On 8 November 2016, Trump won the Presidency with 306 electoral votes to 232 received by Hillary Clinton. Trump became the fourth US candidate to win the Electoral College despite receiving fewer popular votes than his opponent. Trump's victory was seen as one of the biggest political upsets in American history, as nearly all polls at the time showed Hillary Clinton with a modest lead over Trump. This was later attributed to pollsters overestimating Clinton's support among well-educated and non-white voters, while underestimating Trump's support among white working-class voters. Trump's win simultaneously marked the first time that Republicans gained control over both the White House and Congress since 2006.

Victory speech

In the early hours of 9 November 2016, Trump received a phone call in which Clinton conceded the presidency to him. Trump then delivered his victory speech before hundreds of supporters in the Hilton Hotel in New York City. The speech was in stark contrast with his previous rhetoric, with Trump promising to heal the division caused by the election, thanking Clinton for her service to the country, and promising to be a President to all Americans. The following day, Trump had a first-time meeting with President Obama to discuss plans for a peaceful transition of power. The meeting was notably cordial, with The New York Times stating: "It was an extraordinary show of cordiality and respect between two men who have been political enemies and are stylistic opposites."

Trump's foreign policy has been described as non-interventionalist and nationalist. Trump has reiterated that he supports "America First" foreign policy, though he is not linked to the historical isolationist America First Party (1944) or the defunct paleo-conservative America First Party (2002). He supports increasing United States military defence spending, but favours decreasing United States spending on NATO and in the Pacific region. He says America should look inward, stop "nation building", and reorient its resources towards domestic needs. He questions whether he, as President, would automatically extend security guarantees to NATO members, and suggests that he might leave NATO unless changes are made to the alliance.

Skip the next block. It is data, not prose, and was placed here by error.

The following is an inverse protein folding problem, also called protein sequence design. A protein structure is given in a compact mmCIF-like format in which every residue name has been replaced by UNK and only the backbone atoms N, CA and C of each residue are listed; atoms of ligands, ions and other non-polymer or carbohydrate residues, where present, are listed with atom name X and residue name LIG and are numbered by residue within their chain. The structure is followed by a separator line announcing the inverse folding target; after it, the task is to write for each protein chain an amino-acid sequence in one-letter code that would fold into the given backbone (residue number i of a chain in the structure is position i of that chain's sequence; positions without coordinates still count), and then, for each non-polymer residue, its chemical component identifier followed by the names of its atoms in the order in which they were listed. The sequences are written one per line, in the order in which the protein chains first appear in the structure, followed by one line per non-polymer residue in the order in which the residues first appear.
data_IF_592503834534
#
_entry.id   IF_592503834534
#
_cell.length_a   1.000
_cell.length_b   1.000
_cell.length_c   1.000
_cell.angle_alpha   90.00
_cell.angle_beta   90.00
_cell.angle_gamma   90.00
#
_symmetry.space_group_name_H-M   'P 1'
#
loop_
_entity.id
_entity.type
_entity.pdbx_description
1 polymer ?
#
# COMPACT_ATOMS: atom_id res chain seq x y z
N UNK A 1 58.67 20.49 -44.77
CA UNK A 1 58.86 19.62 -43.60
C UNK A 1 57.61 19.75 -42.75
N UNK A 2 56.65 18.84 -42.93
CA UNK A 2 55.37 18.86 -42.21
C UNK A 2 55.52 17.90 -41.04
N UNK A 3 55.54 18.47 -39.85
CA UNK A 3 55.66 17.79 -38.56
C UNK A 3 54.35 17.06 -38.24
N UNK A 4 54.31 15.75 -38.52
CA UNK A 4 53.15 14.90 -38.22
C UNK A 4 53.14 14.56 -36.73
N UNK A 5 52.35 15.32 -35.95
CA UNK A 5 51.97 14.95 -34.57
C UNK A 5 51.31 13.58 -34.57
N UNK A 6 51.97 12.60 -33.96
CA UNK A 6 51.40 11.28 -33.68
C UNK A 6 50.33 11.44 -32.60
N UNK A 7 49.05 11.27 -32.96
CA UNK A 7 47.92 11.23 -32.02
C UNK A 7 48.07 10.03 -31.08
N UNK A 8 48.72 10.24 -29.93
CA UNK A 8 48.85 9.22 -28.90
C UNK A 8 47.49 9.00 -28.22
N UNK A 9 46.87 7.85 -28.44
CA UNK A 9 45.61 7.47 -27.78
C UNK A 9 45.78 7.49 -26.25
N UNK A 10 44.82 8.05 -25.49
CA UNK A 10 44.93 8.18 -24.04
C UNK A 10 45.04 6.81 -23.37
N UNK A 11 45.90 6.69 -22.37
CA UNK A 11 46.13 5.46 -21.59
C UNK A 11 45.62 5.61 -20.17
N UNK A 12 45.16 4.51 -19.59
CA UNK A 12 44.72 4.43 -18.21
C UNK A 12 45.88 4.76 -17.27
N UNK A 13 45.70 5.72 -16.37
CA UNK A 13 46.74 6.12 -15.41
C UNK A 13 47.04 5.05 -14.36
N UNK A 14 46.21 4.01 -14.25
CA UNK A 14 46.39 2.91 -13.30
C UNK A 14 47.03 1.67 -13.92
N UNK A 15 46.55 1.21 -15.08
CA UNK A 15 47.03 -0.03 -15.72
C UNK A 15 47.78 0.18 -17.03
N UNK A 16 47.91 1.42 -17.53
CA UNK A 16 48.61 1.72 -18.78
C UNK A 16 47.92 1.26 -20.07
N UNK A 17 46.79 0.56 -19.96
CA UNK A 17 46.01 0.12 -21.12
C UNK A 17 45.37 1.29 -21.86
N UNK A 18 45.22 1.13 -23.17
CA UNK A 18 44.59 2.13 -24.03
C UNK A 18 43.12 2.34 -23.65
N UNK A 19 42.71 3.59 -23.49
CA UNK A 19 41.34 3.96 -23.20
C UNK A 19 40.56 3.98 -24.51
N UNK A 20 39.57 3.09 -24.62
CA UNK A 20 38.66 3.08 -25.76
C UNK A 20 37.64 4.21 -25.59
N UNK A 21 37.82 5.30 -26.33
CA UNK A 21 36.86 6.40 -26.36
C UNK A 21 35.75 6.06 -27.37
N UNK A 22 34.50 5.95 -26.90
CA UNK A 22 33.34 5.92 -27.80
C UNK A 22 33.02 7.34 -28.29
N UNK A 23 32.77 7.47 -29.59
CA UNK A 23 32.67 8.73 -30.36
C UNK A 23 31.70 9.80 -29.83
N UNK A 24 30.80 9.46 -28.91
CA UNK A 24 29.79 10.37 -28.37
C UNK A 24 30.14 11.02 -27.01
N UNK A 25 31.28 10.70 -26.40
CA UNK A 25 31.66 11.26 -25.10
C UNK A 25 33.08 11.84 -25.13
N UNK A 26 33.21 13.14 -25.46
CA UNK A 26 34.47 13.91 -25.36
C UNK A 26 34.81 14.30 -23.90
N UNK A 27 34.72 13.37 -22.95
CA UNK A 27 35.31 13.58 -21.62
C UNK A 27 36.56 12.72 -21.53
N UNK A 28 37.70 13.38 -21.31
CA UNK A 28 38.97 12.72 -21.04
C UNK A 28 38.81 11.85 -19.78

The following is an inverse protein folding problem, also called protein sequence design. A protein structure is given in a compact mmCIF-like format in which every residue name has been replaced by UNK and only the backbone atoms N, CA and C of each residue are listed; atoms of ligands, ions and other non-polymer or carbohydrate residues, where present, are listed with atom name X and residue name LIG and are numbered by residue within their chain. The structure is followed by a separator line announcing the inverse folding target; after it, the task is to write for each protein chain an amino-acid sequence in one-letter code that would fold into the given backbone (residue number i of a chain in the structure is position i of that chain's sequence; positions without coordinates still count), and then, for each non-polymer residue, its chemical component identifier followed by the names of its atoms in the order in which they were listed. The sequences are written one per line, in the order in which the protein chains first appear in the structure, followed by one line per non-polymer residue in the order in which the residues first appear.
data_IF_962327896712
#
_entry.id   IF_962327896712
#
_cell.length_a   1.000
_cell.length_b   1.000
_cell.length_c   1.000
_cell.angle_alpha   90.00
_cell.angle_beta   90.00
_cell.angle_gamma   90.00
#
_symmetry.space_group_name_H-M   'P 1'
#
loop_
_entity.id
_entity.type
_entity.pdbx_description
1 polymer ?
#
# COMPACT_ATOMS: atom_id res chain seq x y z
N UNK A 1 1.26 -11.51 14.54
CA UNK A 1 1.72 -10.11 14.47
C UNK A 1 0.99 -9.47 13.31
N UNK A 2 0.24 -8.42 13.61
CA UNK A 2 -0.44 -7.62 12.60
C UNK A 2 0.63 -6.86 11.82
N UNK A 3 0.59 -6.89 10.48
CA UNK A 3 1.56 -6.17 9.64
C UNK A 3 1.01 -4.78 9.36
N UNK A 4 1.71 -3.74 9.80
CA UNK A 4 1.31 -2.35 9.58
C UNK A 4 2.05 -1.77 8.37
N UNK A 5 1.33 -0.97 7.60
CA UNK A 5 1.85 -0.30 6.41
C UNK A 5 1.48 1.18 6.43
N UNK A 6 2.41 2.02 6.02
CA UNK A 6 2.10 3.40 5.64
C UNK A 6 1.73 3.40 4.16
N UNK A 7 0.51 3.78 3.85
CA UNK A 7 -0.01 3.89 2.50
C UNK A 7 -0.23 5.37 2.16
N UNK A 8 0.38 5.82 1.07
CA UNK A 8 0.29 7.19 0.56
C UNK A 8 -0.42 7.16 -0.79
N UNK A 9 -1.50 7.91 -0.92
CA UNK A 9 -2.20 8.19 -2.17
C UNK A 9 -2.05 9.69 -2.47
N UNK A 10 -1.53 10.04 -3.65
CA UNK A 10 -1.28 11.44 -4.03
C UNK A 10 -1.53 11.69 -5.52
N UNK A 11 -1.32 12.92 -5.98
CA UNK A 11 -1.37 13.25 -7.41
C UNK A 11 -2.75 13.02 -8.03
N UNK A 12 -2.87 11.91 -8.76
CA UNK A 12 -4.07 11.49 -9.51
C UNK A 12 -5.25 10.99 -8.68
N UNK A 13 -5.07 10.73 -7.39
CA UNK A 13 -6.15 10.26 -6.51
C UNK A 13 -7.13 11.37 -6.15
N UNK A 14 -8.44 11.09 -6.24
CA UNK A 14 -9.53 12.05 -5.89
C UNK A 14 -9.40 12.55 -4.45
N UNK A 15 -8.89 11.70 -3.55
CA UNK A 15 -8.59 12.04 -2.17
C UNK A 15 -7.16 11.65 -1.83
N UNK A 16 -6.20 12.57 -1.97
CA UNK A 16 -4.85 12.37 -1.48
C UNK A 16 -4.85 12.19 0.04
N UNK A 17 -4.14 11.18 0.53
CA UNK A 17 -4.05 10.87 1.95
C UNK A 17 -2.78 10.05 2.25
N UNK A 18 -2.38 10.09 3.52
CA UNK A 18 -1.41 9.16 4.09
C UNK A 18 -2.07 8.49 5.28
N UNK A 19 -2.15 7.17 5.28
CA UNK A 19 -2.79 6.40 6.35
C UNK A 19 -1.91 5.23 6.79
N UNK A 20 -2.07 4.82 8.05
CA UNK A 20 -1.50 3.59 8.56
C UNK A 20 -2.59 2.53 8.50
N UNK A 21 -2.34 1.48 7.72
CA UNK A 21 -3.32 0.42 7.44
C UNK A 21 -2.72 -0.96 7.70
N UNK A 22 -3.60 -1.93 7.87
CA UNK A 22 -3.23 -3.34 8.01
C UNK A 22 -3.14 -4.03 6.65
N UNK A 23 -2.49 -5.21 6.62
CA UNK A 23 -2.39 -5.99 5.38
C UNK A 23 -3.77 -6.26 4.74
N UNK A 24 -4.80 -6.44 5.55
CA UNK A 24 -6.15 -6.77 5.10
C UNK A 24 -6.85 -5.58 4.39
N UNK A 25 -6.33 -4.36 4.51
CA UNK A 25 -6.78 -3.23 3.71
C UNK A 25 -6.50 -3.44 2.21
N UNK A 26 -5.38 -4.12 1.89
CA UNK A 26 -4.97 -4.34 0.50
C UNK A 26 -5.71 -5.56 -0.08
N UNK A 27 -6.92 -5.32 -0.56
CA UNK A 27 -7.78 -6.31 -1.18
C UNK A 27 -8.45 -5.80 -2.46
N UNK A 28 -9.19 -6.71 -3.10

Against the above backdrop the implications of Trump's election as US President on Sri Lanka may be gauged by some of his comments on international affairs in the past. Subsequent to the abortive military coup in Turkey Donald Trump exclaimed: "What right do we have in the United States to criticize the condition of human rights elsewhere? I think right now when it comes to civil liberties, our country has a lot of problems, and I think it's very hard for us to get involved in other countries when we don't know what we are doing and we can't see straight in our own country. We have tremendous problems when you have Policemen being shot in the streets and when you have riots. When you have all of the things that are happening in this country we have other problems. I think we have to focus on those problems. When the world looks at how bad the United States is and then we go and talk about civil liberties, I don't think we're a very good messenger."